BACKGROUND The finding of an earlier age at onset of schizophrenia in males compared with females, replicated across a number of studies, appears to be so robust as to support hypotheses about gender differences in the aetiology of the disorder. However, the possibility that this observed gender effect might reflect other confounding variables has not been adequately explored.
METHOD We analysed data on 778 men and 653 women, in three developing countries and in seven developed countries, who had been assessed in the WHO 10-country study of schizophrenia. We applied a generalised linear modelling strategy to estimate the unconfounded contributions of gender, family history, premorbid personality and marital status to age at onset.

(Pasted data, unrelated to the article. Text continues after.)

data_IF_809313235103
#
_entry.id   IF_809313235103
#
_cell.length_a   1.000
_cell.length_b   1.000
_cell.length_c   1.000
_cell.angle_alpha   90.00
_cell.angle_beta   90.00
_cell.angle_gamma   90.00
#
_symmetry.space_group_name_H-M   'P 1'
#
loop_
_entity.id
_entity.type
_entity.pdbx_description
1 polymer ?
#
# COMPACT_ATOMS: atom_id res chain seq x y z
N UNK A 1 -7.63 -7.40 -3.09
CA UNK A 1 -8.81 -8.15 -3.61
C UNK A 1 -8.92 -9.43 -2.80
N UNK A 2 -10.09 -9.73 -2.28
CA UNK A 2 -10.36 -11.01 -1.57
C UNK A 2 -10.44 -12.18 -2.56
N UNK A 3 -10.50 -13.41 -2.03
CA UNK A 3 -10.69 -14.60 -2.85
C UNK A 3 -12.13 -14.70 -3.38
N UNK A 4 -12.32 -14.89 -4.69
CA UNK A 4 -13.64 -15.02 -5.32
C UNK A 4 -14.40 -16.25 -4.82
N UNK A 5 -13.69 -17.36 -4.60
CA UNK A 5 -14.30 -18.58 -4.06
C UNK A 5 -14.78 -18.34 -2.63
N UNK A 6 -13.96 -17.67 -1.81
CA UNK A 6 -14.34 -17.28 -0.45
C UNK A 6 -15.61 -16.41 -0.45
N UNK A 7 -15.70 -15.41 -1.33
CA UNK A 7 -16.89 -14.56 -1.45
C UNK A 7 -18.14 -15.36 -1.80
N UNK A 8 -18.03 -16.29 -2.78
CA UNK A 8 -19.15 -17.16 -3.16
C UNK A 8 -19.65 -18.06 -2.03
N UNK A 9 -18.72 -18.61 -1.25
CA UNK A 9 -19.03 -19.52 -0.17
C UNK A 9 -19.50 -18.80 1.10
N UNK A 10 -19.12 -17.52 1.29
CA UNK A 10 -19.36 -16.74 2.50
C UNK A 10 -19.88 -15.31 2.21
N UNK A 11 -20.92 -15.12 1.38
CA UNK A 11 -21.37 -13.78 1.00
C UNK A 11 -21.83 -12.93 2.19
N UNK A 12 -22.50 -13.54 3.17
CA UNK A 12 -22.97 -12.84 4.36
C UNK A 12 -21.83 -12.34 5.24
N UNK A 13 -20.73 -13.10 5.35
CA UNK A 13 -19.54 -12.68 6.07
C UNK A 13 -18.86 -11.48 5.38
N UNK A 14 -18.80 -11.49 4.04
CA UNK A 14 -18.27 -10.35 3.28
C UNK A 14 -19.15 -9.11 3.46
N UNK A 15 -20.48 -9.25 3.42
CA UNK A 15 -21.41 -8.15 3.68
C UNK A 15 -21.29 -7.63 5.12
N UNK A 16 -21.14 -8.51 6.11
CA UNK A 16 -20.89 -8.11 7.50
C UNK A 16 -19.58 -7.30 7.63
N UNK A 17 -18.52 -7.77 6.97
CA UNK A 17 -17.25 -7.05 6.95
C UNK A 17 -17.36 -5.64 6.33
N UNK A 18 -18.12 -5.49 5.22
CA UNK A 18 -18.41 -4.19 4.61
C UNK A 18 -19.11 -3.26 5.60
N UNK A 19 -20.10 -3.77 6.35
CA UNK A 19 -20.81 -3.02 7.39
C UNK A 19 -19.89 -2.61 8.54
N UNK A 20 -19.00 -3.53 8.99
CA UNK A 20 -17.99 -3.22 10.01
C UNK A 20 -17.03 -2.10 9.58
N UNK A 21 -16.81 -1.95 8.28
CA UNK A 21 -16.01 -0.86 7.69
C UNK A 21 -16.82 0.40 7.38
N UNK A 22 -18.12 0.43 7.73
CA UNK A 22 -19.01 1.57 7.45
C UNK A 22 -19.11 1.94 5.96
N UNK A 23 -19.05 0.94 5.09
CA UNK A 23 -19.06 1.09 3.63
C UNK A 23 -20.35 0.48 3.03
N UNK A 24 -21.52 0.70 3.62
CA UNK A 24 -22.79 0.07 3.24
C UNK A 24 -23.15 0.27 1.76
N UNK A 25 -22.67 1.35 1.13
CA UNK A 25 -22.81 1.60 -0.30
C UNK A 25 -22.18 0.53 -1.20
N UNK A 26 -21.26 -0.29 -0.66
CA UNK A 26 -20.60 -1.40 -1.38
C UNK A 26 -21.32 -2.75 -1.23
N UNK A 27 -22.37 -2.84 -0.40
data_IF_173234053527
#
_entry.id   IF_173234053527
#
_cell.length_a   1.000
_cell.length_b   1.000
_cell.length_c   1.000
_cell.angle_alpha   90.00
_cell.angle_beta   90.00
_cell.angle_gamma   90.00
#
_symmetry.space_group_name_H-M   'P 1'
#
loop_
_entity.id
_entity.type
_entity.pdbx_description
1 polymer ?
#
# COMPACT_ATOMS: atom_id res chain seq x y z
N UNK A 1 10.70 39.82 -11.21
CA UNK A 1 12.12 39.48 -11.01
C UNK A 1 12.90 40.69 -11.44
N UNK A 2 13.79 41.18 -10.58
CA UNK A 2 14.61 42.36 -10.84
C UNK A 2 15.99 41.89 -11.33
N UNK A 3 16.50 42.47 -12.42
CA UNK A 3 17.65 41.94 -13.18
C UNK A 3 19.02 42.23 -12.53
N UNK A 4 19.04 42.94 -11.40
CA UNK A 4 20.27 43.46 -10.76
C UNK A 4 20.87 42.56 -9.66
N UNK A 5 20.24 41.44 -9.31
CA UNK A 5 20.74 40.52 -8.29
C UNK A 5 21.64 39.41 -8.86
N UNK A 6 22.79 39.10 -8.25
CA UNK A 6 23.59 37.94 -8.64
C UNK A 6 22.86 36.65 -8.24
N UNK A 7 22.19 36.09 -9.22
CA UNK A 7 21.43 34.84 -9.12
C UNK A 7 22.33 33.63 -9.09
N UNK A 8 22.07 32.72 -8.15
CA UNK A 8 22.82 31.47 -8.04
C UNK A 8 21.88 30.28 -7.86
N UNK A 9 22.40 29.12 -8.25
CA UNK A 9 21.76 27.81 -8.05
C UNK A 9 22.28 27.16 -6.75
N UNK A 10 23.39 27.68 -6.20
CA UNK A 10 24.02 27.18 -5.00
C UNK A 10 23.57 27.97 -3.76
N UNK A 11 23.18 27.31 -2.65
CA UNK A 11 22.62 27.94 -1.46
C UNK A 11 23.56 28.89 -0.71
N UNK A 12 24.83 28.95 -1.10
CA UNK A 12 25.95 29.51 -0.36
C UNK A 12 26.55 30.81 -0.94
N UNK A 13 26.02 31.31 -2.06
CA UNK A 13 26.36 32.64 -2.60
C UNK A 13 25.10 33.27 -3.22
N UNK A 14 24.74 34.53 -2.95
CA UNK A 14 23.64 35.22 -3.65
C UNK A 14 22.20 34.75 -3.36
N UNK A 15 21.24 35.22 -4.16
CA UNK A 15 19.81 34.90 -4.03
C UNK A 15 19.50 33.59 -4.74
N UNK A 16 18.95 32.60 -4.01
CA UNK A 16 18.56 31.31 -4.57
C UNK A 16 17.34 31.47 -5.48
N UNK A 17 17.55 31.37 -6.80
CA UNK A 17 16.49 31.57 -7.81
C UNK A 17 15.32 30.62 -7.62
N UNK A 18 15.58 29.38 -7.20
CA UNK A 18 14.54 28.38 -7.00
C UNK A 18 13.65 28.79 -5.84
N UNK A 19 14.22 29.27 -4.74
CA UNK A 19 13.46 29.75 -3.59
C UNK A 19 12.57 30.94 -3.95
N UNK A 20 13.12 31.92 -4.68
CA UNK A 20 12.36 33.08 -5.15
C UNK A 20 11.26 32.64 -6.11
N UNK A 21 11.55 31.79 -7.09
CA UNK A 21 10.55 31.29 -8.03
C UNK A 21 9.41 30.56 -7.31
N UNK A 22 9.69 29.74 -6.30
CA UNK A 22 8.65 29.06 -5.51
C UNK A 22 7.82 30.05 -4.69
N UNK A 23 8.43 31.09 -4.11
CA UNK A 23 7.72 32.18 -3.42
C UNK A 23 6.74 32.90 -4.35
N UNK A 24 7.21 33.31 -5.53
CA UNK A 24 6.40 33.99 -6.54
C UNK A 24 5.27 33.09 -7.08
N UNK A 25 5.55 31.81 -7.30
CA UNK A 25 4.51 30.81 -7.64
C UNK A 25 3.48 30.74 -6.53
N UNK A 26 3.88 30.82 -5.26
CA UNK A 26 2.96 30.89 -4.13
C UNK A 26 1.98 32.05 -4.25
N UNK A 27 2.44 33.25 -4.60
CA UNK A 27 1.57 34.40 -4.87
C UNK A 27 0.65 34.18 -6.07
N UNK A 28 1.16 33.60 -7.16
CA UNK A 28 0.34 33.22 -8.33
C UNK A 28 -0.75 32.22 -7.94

RESULTS The model that explained the highest percentage of the total variance indicated strong main effects (P < 0.001) for marital status and premorbid personality, a weak effect for family history, and an attenuated effect for gender. Two independent verification procedures suggested an independent onset-delaying effect for marital status (married), more marked in males.
CONCLUSIONS The gender difference in the age at onset of schizophrenia is not a robust biological characteristic of the disorder. Failure to control for marital status and premorbid personality in male/ female comparisons of age at onset may explain a large part of the differences reported previously.